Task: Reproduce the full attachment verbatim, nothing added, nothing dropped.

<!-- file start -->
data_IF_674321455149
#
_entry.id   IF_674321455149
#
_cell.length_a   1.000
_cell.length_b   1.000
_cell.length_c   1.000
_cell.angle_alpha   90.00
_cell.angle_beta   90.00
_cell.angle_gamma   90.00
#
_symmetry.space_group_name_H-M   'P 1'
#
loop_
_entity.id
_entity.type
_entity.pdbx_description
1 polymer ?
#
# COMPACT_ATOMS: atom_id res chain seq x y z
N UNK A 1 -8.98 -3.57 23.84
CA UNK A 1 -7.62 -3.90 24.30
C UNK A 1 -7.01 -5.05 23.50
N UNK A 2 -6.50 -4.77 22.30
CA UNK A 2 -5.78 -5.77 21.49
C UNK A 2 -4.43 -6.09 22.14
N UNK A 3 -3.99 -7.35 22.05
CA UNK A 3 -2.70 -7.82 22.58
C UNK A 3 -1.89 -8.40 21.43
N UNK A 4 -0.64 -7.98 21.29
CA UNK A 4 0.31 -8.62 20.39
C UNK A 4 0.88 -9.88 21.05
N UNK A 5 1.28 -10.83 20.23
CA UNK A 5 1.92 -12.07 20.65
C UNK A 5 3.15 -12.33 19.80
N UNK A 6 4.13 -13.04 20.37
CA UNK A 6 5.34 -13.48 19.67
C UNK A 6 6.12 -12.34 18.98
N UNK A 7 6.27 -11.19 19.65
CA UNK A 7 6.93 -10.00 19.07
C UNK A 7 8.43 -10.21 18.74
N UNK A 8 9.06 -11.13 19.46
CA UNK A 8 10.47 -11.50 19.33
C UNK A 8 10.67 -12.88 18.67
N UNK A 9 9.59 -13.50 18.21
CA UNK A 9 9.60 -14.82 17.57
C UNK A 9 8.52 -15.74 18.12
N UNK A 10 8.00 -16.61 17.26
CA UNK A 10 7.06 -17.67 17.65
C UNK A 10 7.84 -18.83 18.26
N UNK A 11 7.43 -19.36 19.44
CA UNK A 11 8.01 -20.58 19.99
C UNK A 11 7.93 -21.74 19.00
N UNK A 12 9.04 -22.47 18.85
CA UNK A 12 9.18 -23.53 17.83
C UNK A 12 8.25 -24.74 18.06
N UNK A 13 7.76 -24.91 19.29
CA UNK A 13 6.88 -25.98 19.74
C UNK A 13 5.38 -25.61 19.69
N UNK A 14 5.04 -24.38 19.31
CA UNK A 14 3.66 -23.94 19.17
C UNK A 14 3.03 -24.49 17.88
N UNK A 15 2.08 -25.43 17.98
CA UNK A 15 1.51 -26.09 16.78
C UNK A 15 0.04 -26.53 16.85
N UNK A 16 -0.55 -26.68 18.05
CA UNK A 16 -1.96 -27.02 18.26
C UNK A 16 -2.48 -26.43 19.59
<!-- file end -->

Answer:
data_IF_674321455149
#
_entry.id   IF_674321455149
#
_cell.length_a   1.000
_cell.length_b   1.000
_cell.length_c   1.000
_cell.angle_alpha   90.00
_cell.angle_beta   90.00
_cell.angle_gamma   90.00
#
_symmetry.space_group_name_H-M   'P 1'
#
loop_
_entity.id
_entity.type
_entity.pdbx_description
1 polymer ?
#
# COMPACT_ATOMS: atom_id res chain seq x y z
N UNK A 1 -8.98 -3.57 23.84
CA UNK A 1 -7.62 -3.90 24.30
C UNK A 1 -7.01 -5.05 23.50
N UNK A 2 -6.50 -4.77 22.30
CA UNK A 2 -5.78 -5.77 21.49
C UNK A 2 -4.43 -6.09 22.14
N UNK A 3 -3.99 -7.35 22.05
CA UNK A 3 -2.70 -7.82 22.58
C UNK A 3 -1.89 -8.40 21.43
N UNK A 4 -0.64 -7.98 21.29
CA UNK A 4 0.31 -8.62 20.39
C UNK A 4 0.88 -9.88 21.05
N UNK A 5 1.28 -10.83 20.23
CA UNK A 5 1.92 -12.07 20.65
C UNK A 5 3.15 -12.33 19.80
N UNK A 6 4.13 -13.04 20.37
CA UNK A 6 5.34 -13.48 19.67
C UNK A 6 6.12 -12.34 18.98
N UNK A 7 6.27 -11.19 19.65
CA UNK A 7 6.93 -10.00 19.07
C UNK A 7 8.43 -10.21 18.74
N UNK A 8 9.06 -11.13 19.46
CA UNK A 8 10.47 -11.50 19.33
C UNK A 8 10.67 -12.88 18.67
N UNK A 9 9.59 -13.50 18.21
CA UNK A 9 9.60 -14.82 17.57
C UNK A 9 8.52 -15.74 18.12
N UNK A 10 8.00 -16.61 17.26
CA UNK A 10 7.06 -17.67 17.65
C UNK A 10 7.84 -18.83 18.26
N UNK A 11 7.43 -19.36 19.44
CA UNK A 11 8.01 -20.58 19.99
C UNK A 11 7.93 -21.74 19.00
N UNK A 12 9.04 -22.47 18.85
CA UNK A 12 9.18 -23.53 17.83
C UNK A 12 8.25 -24.74 18.06
N UNK A 13 7.76 -24.91 19.29
CA UNK A 13 6.88 -25.98 19.74
C UNK A 13 5.38 -25.61 19.69
N UNK A 14 5.04 -24.38 19.31
CA UNK A 14 3.66 -23.94 19.17
C UNK A 14 3.03 -24.49 17.88
N UNK A 15 2.08 -25.43 17.98
CA UNK A 15 1.51 -26.09 16.78
C UNK A 15 0.04 -26.53 16.85
N UNK A 16 -0.55 -26.68 18.05
CA UNK A 16 -1.96 -27.02 18.26
C UNK A 16 -2.48 -26.43 19.59